Applying new technologies to detect melanoma early
Monash University’s School of Public Health and Preventive Medicine is using state-of-the-art total body 3D skin imaging systems to detect and diagnosis melanoma earlier.
The new imaging systems, funded by the Australian Cancer Research Foundation, will soon be available in 15 health services across Victoria, New South Wales and Queensland. Each machine contains 92 cameras that simultaneously capture the entire skin surface and a create an avatar of a patient’s skin. This can then be reviewed by a dermatologist via telehealth.
Using 3D software, dermatologists are able to zoom in and closely examine skin lesions. The software also supports dermatologists in their detection of changes in a patient’s skin over time.
‘With this equipment, we will have the ability to transform the ways in which melanoma is detected and improve access to advanced diagnostic technologies, particularly for people living in regional areas,’ said Director of the Victorian Melanoma Service at Alfred Health and Adjunct Associate Professor at Monash University Associate Professor Victoria Mar.
In addition, Associate Professor Mar is currently investigating whether artificial intelligence (AI) could be used to further support diagnoses of melanoma.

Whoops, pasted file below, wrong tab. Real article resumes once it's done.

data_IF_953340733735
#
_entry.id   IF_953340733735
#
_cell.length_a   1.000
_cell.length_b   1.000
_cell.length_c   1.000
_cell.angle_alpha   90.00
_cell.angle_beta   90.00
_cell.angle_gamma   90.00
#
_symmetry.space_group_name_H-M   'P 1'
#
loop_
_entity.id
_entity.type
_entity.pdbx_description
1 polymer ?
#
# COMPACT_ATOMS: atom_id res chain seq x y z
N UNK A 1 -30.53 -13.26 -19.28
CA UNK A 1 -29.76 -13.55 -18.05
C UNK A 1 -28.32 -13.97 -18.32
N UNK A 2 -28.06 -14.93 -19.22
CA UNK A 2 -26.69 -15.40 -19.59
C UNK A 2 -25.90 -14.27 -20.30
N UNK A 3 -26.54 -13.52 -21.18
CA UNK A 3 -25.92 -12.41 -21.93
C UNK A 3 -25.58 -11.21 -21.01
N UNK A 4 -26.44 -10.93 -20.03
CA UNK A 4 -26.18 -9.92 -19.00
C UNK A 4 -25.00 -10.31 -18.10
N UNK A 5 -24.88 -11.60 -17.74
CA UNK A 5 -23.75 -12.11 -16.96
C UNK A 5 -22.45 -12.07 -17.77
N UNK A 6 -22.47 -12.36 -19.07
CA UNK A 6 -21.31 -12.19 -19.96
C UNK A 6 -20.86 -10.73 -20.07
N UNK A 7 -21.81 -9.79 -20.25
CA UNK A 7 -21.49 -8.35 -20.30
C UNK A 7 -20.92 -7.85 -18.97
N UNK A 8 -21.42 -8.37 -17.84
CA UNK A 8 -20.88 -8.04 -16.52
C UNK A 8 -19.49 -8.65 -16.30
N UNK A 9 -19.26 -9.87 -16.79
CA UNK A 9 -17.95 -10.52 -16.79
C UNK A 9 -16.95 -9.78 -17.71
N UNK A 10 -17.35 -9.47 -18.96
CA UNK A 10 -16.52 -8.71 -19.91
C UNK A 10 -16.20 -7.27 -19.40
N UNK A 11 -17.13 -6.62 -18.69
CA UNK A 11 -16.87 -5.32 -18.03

‘The machines are currently able to detect changes in lesions but cannot determine whether they are benign or cancerous,’ explained Associate Professor Mar.
The Australian Centre of Excellence in Melanoma Imaging and Diagnosis, a national collaboration involving researchers from Monash University, the University of Queensland and the University of Sydney, will inform how imaging technologies can effectively detect changes in a patient’s skin and identify cancerous cells early.
Melanoma is 12 times more prevalent in Australia than the global average, with approximately 28,000 diagnoses each year. Early detection is the best way to reduce the need for costly and intrusive late-stage melanoma treatments, and to improve prognosis for patients.